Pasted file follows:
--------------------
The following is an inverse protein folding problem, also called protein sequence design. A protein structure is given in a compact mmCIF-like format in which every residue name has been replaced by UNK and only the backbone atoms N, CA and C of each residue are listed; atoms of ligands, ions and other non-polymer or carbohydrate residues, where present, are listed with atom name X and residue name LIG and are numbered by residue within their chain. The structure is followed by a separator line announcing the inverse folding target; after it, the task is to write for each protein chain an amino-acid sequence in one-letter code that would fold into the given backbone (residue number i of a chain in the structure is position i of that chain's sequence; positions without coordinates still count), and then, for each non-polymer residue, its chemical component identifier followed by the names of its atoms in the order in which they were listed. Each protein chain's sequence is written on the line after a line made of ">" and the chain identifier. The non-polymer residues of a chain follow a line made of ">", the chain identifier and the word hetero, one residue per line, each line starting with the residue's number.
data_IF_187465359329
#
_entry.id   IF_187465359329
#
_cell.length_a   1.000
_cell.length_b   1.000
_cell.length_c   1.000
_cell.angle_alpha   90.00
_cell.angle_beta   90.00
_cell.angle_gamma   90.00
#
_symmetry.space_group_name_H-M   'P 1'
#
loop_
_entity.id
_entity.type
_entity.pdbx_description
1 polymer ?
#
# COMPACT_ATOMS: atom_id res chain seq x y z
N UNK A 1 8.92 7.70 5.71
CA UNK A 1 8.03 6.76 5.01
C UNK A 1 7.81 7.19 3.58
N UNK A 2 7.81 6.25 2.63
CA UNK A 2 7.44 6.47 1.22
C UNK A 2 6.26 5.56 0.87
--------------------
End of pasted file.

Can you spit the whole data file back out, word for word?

The following is an inverse protein folding problem, also called protein sequence design. A protein structure is given in a compact mmCIF-like format in which every residue name has been replaced by UNK and only the backbone atoms N, CA and C of each residue are listed; atoms of ligands, ions and other non-polymer or carbohydrate residues, where present, are listed with atom name X and residue name LIG and are numbered by residue within their chain. The structure is followed by a separator line announcing the inverse folding target; after it, the task is to write for each protein chain an amino-acid sequence in one-letter code that would fold into the given backbone (residue number i of a chain in the structure is position i of that chain's sequence; positions without coordinates still count), and then, for each non-polymer residue, its chemical component identifier followed by the names of its atoms in the order in which they were listed. Each protein chain's sequence is written on the line after a line made of ">" and the chain identifier. The non-polymer residues of a chain follow a line made of ">", the chain identifier and the word hetero, one residue per line, each line starting with the residue's number.
data_IF_187465359329
#
_entry.id   IF_187465359329
#
_cell.length_a   1.000
_cell.length_b   1.000
_cell.length_c   1.000
_cell.angle_alpha   90.00
_cell.angle_beta   90.00
_cell.angle_gamma   90.00
#
_symmetry.space_group_name_H-M   'P 1'
#
loop_
_entity.id
_entity.type
_entity.pdbx_description
1 polymer ?
#
# COMPACT_ATOMS: atom_id res chain seq x y z
N UNK A 1 8.92 7.70 5.71
CA UNK A 1 8.03 6.76 5.01
C UNK A 1 7.81 7.19 3.58
N UNK A 2 7.81 6.25 2.63
CA UNK A 2 7.44 6.47 1.22
C UNK A 2 6.26 5.56 0.87